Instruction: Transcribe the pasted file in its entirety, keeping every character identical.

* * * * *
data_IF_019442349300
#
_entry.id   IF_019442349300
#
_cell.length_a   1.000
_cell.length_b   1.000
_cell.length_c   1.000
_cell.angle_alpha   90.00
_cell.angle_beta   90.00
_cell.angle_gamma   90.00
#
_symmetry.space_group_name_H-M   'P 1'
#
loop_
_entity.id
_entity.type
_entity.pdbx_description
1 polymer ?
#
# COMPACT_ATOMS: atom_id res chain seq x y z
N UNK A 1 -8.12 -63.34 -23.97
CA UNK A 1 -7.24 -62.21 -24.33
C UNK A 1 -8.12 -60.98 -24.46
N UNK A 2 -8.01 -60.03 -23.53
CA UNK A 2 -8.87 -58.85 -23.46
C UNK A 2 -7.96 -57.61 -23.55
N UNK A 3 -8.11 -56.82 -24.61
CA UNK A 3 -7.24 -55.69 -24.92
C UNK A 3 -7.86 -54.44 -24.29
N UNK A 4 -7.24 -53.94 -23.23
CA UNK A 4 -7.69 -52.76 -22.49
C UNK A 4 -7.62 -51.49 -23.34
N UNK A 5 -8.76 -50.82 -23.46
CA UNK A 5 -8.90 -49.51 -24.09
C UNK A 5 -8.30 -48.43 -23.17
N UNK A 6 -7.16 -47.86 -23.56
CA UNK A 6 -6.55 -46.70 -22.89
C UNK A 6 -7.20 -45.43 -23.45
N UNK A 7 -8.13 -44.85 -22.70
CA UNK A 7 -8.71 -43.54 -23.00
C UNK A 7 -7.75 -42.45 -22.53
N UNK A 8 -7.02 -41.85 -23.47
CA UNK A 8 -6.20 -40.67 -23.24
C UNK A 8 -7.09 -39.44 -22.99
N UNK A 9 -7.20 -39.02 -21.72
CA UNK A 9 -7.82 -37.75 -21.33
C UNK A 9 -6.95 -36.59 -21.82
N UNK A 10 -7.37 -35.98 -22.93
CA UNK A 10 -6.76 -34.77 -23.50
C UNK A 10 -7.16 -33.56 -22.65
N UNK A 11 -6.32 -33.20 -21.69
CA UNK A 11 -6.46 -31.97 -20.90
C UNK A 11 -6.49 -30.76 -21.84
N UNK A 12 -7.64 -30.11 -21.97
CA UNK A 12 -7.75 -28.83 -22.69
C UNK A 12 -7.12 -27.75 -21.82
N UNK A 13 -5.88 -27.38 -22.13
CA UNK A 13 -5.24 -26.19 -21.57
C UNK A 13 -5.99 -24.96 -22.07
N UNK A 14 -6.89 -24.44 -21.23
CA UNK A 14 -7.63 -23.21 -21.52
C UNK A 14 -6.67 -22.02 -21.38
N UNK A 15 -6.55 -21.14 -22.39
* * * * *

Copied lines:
data_IF_019442349300
#
_entry.id   IF_019442349300
#
_cell.length_a   1.000
_cell.length_b   1.000
_cell.length_c   1.000
_cell.angle_alpha   90.00
_cell.angle_beta   90.00
_cell.angle_gamma   90.00
#
_symmetry.space_group_name_H-M   'P 1'
#
loop_
_entity.id
_entity.type
_entity.pdbx_description
1 polymer ?
#
# COMPACT_ATOMS: atom_id res chain seq x y z
N UNK A 1 -8.12 -63.34 -23.97
CA UNK A 1 -7.24 -62.21 -24.33
C UNK A 1 -8.12 -60.98 -24.46
N UNK A 2 -8.01 -60.03 -23.53
CA UNK A 2 -8.87 -58.85 -23.46
C UNK A 2 -7.96 -57.61 -23.55
N UNK A 3 -8.11 -56.82 -24.61
CA UNK A 3 -7.24 -55.69 -24.92
C UNK A 3 -7.86 -54.44 -24.29
N UNK A 4 -7.24 -53.94 -23.23
CA UNK A 4 -7.69 -52.76 -22.49
C UNK A 4 -7.62 -51.49 -23.34
N UNK A 5 -8.76 -50.82 -23.46
CA UNK A 5 -8.90 -49.51 -24.09
C UNK A 5 -8.30 -48.43 -23.17
N UNK A 6 -7.16 -47.86 -23.56
CA UNK A 6 -6.55 -46.70 -22.89
C UNK A 6 -7.20 -45.43 -23.45
N UNK A 7 -8.13 -44.85 -22.70
CA UNK A 7 -8.71 -43.54 -23.00
C UNK A 7 -7.75 -42.45 -22.53
N UNK A 8 -7.02 -41.85 -23.47
CA UNK A 8 -6.20 -40.67 -23.24
C UNK A 8 -7.09 -39.44 -22.99
N UNK A 9 -7.20 -39.02 -21.72
CA UNK A 9 -7.82 -37.75 -21.33
C UNK A 9 -6.95 -36.59 -21.82
N UNK A 10 -7.37 -35.98 -22.93
CA UNK A 10 -6.76 -34.77 -23.50
C UNK A 10 -7.16 -33.56 -22.65
N UNK A 11 -6.32 -33.20 -21.69
CA UNK A 11 -6.46 -31.97 -20.90
C UNK A 11 -6.49 -30.76 -21.84
N UNK A 12 -7.64 -30.11 -21.97
CA UNK A 12 -7.75 -28.83 -22.69
C UNK A 12 -7.12 -27.75 -21.82
N UNK A 13 -5.88 -27.38 -22.13
CA UNK A 13 -5.24 -26.19 -21.57
C UNK A 13 -5.99 -24.96 -22.07
N UNK A 14 -6.89 -24.44 -21.23
CA UNK A 14 -7.63 -23.21 -21.52
C UNK A 14 -6.67 -22.02 -21.38
N UNK A 15 -6.55 -21.14 -22.39